‘Proper steps followed in suspensions’

2017-02-17 10:48
UKZN five to be disciplined over their claims.

UKZN five to be disciplined over their claims. (File)

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The University of KwaZulu-Natal has emphasised that the decision to suspend five of its top executives followed proper procedures and protocol by the institution’s council.

On Monday, five of the University of KwaZulu-Natal’s (UKZN) top executives were suspended by the UKZN council following recommendations by a board of inquiry.

UKZN vice-chairperson of council Dr Letticia Moja said the council appointed a board of inquiry to look into allegations that had been made by five of their executives of misconduct and/or incapacity against UKZN vice-chancellor Dr Albert van Jaarsveld.

Moja said the board’s findings exonerated Van Jaarsveld and recommended that disciplinary action be taken against the five who made the allegations.

“Council has deliberated on the recommendations at great length,” explained Moja.

“It has agreed that a compelling case against the complainants existed and that there is sufficient evidence and cause to suspend the remaining five members of the executive.”

She said the executives were given letters of suspension with immediate effect on Monday pending a disciplinary process, “as per the university policies”.

She said the university would be identifying “suitable candidates” to act in the positions of those suspended to minimise the disruption of operations at the institution.

“Council is aware of the differing positions by various stakeholders and urges them to allow council to deal with this matter,” said Moja.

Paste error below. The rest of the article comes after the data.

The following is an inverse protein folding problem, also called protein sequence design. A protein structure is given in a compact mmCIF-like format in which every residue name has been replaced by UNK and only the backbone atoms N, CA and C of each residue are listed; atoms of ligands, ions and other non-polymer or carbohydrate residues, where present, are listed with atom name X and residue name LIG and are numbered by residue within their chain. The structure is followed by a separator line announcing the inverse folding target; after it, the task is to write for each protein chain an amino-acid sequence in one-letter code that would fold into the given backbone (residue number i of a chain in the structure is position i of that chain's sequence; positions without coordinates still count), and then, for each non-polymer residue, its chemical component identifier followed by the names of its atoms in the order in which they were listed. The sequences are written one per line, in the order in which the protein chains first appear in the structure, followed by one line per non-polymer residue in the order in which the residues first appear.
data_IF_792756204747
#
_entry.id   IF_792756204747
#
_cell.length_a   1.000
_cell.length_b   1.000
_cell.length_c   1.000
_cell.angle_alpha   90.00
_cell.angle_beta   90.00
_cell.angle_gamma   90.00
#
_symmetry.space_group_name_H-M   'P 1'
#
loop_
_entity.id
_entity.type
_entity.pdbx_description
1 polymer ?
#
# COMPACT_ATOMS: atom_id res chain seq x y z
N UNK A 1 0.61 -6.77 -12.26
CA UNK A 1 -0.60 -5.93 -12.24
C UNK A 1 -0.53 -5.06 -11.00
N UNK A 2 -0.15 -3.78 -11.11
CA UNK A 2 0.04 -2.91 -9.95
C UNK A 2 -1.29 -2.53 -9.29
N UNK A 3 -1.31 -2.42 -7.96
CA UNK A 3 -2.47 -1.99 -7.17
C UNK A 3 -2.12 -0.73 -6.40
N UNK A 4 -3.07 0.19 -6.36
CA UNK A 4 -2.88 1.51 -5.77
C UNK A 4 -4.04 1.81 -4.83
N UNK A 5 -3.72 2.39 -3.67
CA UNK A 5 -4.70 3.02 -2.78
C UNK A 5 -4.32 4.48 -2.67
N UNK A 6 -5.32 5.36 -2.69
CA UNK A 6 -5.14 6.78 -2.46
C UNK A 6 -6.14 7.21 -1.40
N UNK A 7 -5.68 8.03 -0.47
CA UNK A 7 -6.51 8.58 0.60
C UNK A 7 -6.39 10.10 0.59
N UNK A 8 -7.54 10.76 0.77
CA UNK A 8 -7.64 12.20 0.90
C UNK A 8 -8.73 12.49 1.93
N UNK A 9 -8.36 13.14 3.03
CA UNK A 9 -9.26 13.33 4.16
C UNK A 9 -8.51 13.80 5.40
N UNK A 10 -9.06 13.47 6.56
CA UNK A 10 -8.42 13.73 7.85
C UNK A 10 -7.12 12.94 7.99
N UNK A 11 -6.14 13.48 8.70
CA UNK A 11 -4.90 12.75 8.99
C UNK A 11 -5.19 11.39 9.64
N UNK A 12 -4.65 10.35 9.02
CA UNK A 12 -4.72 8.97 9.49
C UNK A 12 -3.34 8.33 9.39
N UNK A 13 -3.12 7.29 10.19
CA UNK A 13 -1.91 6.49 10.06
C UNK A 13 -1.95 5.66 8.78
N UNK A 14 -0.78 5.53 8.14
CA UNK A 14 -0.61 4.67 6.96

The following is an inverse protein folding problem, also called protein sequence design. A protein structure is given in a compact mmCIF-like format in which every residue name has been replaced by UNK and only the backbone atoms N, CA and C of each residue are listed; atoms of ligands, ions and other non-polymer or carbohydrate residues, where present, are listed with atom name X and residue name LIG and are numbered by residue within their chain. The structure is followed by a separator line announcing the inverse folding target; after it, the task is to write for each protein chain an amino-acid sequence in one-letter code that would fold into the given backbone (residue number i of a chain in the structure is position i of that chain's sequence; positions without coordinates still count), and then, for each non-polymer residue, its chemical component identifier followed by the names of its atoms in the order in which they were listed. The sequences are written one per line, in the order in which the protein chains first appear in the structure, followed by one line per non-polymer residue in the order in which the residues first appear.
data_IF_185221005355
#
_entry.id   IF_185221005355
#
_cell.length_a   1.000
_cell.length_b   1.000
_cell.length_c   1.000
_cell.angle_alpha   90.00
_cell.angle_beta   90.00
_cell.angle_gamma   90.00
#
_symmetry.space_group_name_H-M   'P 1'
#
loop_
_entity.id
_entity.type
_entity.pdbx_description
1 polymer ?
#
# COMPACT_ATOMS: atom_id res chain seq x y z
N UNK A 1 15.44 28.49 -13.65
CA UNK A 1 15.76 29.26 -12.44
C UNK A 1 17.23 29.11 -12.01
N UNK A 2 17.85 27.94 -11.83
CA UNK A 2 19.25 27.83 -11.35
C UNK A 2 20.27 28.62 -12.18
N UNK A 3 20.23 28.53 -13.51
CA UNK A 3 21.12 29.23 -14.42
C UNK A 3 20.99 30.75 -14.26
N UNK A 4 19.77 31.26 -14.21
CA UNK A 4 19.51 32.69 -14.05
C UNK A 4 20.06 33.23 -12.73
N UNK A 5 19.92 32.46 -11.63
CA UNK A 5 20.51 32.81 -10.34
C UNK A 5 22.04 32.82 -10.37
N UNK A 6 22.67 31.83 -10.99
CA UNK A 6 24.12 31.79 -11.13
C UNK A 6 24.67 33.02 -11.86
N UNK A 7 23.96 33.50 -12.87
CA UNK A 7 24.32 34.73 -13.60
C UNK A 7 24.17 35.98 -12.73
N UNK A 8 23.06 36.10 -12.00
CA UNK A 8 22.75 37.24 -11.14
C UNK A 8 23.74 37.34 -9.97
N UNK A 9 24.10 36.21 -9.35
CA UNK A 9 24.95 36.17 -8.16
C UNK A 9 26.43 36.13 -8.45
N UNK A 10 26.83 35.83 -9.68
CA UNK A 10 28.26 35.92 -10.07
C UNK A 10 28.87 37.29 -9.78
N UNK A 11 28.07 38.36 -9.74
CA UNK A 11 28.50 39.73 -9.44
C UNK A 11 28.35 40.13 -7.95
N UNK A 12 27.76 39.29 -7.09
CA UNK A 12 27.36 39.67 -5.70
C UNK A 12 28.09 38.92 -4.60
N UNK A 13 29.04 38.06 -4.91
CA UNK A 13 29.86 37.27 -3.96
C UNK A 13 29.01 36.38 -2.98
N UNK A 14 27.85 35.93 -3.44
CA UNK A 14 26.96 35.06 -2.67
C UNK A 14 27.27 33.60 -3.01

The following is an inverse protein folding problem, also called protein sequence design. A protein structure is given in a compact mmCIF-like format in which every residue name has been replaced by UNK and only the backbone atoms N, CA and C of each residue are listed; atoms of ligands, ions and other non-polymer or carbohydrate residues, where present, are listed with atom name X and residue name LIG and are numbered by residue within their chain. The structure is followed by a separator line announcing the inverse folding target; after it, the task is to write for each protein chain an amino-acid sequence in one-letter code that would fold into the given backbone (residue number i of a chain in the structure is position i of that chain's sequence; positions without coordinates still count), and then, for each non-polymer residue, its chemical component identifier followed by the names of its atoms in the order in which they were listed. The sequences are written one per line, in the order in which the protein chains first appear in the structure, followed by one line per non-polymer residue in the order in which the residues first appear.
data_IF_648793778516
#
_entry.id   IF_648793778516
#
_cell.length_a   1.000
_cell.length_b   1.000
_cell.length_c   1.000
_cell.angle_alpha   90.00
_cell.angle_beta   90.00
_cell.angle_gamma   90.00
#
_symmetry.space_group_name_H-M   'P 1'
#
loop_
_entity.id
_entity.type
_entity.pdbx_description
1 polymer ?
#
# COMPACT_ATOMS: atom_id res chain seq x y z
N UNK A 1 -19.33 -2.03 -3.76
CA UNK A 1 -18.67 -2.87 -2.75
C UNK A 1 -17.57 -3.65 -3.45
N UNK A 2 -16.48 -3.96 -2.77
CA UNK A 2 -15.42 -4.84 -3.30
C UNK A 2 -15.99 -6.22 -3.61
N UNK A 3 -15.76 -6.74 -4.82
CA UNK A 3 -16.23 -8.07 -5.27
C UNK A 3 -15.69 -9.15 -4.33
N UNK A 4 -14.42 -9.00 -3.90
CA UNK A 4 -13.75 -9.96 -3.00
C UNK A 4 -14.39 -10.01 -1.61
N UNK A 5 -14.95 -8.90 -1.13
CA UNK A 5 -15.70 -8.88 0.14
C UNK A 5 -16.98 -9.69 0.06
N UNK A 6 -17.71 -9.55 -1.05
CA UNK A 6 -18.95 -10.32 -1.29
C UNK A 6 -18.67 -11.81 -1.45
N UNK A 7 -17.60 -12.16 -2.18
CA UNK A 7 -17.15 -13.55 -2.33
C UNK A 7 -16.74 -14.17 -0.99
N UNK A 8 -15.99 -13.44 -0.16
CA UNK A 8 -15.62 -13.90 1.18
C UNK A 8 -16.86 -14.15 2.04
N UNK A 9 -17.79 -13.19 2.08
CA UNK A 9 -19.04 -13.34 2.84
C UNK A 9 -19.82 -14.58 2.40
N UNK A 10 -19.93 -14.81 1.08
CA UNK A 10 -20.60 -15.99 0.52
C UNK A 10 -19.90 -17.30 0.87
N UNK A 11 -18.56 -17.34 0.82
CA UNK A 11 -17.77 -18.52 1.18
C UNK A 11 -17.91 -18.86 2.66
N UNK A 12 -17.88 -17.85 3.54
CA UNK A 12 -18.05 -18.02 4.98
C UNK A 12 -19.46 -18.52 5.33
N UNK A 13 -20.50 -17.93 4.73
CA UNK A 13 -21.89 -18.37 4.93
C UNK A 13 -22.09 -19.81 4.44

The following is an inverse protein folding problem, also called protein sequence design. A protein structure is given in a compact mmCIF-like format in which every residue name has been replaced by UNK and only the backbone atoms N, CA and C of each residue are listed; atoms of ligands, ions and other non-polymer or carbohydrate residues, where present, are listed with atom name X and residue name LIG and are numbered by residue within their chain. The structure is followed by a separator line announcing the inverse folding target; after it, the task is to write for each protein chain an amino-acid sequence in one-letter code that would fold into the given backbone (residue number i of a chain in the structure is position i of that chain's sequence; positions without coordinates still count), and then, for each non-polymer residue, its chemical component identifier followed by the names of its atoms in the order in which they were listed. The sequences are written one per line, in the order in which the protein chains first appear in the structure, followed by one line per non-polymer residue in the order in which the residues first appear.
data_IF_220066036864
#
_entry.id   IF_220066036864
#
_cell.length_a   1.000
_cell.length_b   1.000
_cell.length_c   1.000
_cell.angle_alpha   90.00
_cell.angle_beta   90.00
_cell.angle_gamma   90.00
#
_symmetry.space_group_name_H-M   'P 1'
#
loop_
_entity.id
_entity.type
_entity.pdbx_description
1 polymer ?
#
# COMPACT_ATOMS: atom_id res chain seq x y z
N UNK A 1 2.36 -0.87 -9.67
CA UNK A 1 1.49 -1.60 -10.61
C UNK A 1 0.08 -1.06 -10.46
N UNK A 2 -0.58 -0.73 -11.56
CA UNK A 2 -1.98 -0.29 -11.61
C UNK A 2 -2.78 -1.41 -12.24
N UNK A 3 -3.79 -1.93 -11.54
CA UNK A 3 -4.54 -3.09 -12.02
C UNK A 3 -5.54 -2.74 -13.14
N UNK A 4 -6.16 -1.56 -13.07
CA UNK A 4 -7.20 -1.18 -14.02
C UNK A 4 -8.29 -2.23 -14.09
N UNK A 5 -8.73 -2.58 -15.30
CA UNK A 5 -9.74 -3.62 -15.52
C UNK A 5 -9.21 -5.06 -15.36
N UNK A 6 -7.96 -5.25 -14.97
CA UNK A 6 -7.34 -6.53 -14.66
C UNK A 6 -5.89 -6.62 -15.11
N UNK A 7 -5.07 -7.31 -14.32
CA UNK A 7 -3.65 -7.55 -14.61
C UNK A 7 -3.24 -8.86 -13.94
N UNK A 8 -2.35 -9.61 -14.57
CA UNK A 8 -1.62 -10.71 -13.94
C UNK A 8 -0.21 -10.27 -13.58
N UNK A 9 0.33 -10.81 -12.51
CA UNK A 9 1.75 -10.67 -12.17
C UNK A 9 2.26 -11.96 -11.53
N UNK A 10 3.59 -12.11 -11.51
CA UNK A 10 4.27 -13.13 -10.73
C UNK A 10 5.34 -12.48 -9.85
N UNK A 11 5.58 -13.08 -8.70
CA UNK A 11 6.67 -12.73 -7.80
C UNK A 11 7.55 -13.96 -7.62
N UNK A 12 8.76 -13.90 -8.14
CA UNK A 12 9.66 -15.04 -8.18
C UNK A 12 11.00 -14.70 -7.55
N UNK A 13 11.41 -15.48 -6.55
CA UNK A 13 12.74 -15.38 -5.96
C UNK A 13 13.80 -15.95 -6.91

“We … assure all stakeholders that the interest of the institution is council’s prime focus and that we will work within our policies to protect the university …”

A UKZN lecturer who could not be named said the suspensions meant that the university could continue focusing on building the institution to be “truly transformative and excellent”.

The lecturer said the actions of those who were suspended were individualistic and not in the interests of the students and the university.

The lecturer said the institution could now start to move forward and focus on the students and train the country’s future leaders.

National Tertiary Education Union general secretary Grant Abbott said the union was pleased UKZN had acted on the board’s recommendations and had not ignored the report’s findings.

Abbott said the union was “glad the process is in play”.

However, he added that the union would be watching the procedure closely to ensure everything was done fairly and within the institution’s policies.

KZN ANC provincial spokesperson Mdumiseni Ntuli said the suspensions were a cause for concern for the party.

Ntuli said UKZN had been a successful merger in its transformation from the University of Natal and the University of Durban-Westville, to represent the new South Africa.

He said there was concern that the suspensions might lead to instability and negatively impact on the society where each of the UKZN campuses are located.

He said while they were not close to the process, there was “grave concern” that it might not be handled correctly and the disruption could lead to “a failed university”.

The DA’s Nicole Graham said although she was not involved in the “day-to-day operations of the university,” it was important to note that there was an “open, ethical and accountable governance” at UKZN.

Graham said it was known that over the years, a number of senior staff and students had been lost due to concerns over the management of UKZN.

Graham hoped Van Jaarsveld would continue with the institution’s open and ethical policies. “We hope that this issue will settle down and they can focus on reviving the reputation of UKZN as a centre of learning and excellence in the province.”

Attempts to get comment from the IFP were unsuccessful on Thursday.

Read more on:    pietermaritzburg

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